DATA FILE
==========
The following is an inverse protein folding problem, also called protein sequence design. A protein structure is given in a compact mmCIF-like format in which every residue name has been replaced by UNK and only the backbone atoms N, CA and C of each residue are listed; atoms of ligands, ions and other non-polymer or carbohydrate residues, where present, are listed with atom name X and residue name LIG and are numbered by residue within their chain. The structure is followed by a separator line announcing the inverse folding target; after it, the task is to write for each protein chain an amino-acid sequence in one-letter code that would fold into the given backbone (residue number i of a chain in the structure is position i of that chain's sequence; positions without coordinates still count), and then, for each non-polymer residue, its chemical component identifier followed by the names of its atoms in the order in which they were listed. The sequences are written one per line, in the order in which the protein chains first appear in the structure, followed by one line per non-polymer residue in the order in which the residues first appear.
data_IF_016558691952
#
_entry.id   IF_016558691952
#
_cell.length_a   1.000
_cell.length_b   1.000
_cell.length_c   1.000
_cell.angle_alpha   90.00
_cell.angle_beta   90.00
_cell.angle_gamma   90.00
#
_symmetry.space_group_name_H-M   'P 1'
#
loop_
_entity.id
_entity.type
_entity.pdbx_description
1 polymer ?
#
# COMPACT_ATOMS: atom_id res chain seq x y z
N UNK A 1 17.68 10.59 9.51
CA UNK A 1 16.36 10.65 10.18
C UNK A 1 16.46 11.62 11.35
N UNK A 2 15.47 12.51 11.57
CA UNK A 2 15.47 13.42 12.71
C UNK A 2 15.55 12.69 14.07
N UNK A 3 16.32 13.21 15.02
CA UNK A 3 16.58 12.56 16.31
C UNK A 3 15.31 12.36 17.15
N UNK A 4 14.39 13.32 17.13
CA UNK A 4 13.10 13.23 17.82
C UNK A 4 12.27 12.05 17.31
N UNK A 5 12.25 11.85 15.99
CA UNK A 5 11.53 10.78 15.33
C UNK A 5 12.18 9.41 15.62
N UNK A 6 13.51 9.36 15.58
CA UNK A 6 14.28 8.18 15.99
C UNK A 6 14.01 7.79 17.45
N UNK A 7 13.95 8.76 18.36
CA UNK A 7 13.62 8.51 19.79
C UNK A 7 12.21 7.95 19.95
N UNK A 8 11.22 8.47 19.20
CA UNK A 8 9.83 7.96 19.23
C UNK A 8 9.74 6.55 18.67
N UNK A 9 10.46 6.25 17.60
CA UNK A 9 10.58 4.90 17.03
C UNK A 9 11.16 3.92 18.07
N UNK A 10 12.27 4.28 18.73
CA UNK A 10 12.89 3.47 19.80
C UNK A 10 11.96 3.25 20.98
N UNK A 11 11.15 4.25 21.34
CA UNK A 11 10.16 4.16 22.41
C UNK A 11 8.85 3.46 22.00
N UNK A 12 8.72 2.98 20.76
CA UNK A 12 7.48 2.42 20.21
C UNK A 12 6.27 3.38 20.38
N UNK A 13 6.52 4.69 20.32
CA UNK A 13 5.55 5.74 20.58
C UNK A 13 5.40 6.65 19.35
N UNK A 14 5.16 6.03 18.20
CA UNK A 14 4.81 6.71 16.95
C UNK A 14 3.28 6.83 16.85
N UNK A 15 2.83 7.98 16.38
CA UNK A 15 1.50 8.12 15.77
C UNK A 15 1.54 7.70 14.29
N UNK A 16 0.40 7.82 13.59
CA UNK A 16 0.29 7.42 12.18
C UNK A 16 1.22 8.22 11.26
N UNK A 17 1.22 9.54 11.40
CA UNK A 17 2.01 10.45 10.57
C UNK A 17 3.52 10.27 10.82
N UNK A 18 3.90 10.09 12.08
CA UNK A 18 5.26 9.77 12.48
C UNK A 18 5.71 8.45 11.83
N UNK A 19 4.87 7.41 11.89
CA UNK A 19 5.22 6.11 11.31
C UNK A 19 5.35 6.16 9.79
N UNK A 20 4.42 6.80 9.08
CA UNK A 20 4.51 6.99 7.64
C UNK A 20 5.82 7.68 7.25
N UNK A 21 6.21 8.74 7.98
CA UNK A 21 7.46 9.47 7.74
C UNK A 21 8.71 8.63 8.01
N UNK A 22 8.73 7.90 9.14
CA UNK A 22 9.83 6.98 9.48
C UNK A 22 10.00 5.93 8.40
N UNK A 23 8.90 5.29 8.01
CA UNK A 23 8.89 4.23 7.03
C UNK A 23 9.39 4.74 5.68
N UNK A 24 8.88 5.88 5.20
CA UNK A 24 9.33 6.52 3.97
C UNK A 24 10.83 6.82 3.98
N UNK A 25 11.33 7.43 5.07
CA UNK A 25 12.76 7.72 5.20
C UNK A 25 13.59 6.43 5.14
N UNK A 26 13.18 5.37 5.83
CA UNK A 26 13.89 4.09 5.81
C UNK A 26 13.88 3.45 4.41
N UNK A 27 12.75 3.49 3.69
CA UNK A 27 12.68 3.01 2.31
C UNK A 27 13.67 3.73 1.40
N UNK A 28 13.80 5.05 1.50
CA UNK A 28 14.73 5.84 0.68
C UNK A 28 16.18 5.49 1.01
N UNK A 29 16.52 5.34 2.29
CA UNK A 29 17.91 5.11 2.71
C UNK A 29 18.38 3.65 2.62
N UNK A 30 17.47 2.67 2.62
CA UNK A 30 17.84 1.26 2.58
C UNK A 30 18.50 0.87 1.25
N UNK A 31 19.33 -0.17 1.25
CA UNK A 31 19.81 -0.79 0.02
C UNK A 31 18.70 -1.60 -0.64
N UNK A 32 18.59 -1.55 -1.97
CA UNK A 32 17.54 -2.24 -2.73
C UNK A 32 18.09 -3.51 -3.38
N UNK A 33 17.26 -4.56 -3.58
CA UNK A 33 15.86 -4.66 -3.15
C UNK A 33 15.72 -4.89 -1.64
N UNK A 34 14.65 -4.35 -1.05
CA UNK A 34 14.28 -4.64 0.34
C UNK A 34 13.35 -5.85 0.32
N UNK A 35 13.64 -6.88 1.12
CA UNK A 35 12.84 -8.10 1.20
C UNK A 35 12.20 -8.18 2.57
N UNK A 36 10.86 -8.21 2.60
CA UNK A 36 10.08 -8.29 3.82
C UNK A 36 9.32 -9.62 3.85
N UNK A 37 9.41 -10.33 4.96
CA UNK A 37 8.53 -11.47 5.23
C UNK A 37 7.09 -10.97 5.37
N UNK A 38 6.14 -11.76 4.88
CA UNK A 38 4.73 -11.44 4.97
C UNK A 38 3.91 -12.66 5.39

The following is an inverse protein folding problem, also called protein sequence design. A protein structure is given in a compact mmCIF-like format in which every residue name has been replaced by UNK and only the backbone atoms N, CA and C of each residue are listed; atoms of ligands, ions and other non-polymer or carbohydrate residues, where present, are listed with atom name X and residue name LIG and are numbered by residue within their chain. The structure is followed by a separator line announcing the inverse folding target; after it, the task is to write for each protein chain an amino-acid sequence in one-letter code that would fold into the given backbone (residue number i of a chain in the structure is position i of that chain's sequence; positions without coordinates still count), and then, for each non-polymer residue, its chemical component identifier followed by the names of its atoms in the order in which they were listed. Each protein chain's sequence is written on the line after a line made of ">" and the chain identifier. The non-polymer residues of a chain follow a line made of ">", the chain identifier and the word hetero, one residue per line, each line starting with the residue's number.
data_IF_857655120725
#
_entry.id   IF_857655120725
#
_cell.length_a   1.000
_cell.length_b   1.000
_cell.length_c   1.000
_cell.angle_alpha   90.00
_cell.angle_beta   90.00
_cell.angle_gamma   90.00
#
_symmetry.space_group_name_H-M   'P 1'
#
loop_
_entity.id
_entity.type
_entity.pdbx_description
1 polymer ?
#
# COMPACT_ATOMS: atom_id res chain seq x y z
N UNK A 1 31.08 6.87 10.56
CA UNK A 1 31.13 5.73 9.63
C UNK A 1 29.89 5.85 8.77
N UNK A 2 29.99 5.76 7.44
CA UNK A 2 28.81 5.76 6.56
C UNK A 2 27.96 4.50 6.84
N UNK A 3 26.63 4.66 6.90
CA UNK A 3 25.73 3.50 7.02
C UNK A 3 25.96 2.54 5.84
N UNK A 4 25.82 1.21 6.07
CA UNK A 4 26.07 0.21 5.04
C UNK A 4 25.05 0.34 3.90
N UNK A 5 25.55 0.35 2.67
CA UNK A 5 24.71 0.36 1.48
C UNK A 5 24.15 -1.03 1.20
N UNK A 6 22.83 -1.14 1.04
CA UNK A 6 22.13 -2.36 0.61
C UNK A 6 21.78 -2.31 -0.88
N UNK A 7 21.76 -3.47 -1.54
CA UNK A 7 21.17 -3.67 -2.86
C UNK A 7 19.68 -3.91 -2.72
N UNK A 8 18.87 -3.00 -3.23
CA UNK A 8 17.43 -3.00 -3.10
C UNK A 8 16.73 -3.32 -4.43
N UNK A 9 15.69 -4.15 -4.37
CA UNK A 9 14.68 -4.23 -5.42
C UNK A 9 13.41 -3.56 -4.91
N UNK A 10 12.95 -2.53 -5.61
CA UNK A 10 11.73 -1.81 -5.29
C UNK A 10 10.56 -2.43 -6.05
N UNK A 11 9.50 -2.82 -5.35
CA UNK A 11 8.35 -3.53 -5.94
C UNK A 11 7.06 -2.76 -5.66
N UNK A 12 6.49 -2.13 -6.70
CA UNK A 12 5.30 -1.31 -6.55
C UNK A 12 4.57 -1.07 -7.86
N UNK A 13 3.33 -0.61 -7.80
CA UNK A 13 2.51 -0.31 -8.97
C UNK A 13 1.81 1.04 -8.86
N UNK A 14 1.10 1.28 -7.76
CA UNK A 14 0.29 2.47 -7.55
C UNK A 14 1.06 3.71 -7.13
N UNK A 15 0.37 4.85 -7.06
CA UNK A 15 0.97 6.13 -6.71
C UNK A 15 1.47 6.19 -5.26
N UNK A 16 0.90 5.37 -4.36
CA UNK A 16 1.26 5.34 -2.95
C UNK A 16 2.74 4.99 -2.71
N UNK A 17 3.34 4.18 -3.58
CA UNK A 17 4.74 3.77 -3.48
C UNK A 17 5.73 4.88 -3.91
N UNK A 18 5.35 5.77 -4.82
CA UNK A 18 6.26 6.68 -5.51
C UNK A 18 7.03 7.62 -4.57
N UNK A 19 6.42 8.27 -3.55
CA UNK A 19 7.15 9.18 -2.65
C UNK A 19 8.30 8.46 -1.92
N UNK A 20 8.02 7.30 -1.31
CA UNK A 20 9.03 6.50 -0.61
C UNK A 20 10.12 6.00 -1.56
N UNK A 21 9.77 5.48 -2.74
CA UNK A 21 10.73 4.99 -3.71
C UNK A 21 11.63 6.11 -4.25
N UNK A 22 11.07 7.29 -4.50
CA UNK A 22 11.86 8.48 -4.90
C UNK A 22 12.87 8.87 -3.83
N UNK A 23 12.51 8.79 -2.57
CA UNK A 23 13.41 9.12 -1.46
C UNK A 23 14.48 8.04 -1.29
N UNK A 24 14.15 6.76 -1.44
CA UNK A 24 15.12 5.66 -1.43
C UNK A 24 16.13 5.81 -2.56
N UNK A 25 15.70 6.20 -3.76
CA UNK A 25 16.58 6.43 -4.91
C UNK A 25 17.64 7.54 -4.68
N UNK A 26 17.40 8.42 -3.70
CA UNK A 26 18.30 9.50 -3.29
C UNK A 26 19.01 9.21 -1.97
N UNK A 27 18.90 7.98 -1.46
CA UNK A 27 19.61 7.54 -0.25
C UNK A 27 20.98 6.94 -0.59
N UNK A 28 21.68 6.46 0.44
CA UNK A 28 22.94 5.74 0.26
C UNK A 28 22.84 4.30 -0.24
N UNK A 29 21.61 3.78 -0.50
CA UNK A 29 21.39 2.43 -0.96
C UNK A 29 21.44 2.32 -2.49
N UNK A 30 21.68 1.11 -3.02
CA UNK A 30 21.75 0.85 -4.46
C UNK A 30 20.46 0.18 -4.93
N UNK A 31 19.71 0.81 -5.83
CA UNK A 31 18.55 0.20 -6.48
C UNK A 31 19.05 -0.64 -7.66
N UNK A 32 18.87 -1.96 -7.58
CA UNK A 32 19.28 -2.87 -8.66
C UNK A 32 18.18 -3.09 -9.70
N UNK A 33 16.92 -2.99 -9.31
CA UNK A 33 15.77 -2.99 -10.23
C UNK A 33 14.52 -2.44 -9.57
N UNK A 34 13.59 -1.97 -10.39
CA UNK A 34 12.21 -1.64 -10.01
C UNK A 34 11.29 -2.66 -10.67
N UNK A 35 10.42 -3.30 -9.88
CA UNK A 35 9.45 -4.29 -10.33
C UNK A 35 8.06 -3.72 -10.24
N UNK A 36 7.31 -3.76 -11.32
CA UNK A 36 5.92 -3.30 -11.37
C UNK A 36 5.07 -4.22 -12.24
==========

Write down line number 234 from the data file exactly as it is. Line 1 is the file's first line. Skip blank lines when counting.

C UNK A 26 19.01 9.21 -1.97